In one embodiment of this invention, ceramic wafers are used providing slits corresponding to the short sides of the base of the finished voltage divider. Openings are provided between the slits that open through what will be one of the long sides of the finished base. A resistive material is sputtered or vapor deposited on the wafer to provide a first resistor extending from the central terminal to one end terminal and a second resistor extending from the central terminal to the other end terminal. A conductor is sputtered or vapor deposited on the wafer to provide a series of end terminals extending through the slits and wrapping around the short sides of the finished base and a series of center terminals extending through both sides of the openings on the long sides. The resistor pattern deposited on the wafer is designed so it can be trimmed by the laser to provide the desired resistance value.
The other technique of manufacturing thin film precision resistors can be employed in this invention. The simplest approach is to provide the base with a series of notches or openings near the center of what will ultimately be the long side of the resistor. After the resistive material is deposited, a first conductive coating operation is performed to deposit conductive metals in and adjacent the notches. The end terminals may then be made in the conventional manner and, when the individual resistors are separated from a length of the resistors, the side terminal will be created.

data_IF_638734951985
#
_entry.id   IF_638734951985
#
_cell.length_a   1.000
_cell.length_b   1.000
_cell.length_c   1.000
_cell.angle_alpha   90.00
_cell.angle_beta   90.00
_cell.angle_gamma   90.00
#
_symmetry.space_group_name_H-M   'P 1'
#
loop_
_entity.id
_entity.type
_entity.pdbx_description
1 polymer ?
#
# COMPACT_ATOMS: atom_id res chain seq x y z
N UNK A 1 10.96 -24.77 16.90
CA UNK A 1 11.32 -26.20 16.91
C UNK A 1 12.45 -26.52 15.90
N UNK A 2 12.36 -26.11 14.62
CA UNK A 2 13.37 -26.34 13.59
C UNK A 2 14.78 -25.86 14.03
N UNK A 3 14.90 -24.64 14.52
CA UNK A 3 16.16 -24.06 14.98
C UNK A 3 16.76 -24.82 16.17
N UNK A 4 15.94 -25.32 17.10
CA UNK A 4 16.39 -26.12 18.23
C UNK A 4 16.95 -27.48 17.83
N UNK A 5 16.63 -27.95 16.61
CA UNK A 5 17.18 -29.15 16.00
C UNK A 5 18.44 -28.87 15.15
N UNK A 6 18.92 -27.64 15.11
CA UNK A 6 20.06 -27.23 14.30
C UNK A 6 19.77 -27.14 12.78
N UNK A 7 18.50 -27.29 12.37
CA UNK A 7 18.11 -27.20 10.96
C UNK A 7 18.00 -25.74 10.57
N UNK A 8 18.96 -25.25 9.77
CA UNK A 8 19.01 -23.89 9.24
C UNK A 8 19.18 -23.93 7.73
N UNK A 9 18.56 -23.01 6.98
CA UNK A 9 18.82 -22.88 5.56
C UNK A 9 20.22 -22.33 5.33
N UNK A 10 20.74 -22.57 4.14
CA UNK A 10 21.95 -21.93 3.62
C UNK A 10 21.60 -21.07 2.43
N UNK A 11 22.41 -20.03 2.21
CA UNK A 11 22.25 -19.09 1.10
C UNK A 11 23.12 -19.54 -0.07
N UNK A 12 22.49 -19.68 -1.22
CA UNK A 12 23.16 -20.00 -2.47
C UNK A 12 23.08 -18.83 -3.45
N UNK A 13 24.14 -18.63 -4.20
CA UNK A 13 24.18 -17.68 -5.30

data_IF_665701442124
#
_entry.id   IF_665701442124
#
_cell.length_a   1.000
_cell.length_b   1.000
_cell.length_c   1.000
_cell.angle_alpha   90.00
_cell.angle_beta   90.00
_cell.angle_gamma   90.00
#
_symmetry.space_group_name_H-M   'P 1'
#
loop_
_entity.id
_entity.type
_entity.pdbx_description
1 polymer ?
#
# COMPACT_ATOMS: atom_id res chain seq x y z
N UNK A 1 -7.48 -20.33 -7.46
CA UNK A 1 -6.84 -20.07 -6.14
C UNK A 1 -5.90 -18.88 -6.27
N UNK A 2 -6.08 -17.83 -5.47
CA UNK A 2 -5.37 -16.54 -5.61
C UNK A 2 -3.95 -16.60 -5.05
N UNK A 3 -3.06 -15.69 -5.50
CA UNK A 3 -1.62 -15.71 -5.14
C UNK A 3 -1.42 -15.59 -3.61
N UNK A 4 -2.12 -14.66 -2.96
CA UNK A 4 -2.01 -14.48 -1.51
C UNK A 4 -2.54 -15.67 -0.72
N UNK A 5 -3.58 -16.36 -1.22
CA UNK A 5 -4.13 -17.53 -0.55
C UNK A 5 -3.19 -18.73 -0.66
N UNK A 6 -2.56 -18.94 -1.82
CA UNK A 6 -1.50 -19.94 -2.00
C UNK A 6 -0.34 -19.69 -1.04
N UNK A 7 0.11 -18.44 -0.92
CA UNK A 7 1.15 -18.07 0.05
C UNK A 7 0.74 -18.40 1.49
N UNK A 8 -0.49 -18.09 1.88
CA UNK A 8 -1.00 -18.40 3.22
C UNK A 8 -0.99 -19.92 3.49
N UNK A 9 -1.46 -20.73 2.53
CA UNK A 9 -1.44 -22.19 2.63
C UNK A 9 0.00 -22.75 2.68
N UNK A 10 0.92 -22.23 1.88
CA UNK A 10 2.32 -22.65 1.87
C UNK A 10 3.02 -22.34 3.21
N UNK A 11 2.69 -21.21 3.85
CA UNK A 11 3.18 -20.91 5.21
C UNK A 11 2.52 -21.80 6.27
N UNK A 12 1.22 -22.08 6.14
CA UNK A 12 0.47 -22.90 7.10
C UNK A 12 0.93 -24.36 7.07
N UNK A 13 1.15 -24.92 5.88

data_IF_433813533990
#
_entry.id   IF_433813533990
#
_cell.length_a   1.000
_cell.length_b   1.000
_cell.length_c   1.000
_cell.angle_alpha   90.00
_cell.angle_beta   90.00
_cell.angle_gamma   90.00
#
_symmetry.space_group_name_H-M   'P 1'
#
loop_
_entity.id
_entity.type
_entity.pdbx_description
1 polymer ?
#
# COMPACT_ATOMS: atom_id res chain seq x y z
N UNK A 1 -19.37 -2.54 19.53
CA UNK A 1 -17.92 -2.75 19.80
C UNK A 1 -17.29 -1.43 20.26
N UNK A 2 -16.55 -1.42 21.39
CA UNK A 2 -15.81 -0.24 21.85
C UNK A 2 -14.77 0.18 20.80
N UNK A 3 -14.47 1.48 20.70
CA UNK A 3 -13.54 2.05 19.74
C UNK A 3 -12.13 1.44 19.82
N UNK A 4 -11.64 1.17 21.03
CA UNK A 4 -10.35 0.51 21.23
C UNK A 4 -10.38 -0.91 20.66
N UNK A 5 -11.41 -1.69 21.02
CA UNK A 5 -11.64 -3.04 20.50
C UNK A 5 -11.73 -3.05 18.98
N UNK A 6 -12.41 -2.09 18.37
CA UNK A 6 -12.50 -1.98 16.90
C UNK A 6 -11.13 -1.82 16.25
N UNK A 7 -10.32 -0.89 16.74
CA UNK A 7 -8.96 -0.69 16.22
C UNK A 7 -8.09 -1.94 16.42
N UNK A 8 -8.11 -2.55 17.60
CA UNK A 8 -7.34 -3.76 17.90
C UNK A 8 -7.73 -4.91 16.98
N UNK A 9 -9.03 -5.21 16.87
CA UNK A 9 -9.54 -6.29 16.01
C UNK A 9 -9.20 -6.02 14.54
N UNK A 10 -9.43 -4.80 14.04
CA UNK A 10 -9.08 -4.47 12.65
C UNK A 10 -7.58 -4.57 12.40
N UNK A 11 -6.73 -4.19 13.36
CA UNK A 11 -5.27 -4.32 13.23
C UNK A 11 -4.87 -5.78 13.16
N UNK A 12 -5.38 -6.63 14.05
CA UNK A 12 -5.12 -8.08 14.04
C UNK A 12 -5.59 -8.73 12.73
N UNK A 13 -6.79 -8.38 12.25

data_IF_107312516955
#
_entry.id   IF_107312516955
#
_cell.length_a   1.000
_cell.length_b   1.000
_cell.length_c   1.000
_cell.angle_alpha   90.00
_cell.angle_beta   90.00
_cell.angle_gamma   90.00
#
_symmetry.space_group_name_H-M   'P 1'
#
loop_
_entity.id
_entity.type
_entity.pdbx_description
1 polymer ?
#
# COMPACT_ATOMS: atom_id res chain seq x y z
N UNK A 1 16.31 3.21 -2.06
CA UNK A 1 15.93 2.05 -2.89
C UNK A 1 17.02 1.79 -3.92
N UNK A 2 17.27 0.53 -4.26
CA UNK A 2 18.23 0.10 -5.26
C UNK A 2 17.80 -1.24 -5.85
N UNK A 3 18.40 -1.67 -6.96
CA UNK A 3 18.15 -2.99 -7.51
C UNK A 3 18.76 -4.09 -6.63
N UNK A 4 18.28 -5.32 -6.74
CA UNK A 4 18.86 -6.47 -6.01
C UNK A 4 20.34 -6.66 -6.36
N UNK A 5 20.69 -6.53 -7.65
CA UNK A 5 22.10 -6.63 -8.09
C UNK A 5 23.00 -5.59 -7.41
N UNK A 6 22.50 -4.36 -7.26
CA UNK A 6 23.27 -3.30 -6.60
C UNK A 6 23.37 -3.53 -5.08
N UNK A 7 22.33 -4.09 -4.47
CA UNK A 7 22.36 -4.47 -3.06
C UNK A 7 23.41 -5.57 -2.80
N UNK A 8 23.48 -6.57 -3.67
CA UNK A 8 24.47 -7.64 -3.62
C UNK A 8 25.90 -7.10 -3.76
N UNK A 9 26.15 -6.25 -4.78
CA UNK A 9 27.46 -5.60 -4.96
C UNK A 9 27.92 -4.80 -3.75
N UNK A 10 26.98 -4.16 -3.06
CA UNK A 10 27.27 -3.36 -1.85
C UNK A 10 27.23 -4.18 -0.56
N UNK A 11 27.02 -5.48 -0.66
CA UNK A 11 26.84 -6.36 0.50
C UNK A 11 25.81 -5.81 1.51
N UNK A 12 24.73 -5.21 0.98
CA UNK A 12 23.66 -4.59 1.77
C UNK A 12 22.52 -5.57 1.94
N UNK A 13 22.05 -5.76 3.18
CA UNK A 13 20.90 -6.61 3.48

In making a conventional surface mounted thin film precision resistor, the wafer is placed in a laser trimmer which measures the resistance of each resistor and trims it, if necessary, to provide the desired value. In this invention, the laser trimmer determines the ratio of the resistors and normally trims only one resistor of the pair to a precise value. In a batch of wafers containing conventional surface mounted thin film precision resistors, the laser trimmers must trim all of the resistors to a precise value. In a comparable batch of wafers containing voltage dividers of this invention, only 50% of the resistors would be trimmed to a precise value. The other 50% would be trimmed to a less precise value which can be accomplished must faster.
The wafers are then diamond sawed to separate the substrate into the individual voltage dividers which, after the usual additional manufacturing steps of solder plating and testing, are placed in pockets of a conventional carrier tape and then wound up on a reel. The carrier pockets are of the same size, shape and configuration as now used on pick-and-place machines which install discrete chip resistors so the voltage dividers of this invention are placed on circuit boards in the same manner as the prior art surface mounted discrete thin film precision resistors.
It is an object of this invention to provide an improved voltage divider in a preexisting discrete package.
Another object of this invention is to provide a voltage divider which is less subject to ratio variations caused by different responses of the resistors to operational factors.
Another object of this invention is to provide a voltage divider having substantial cost advantages over the prior art.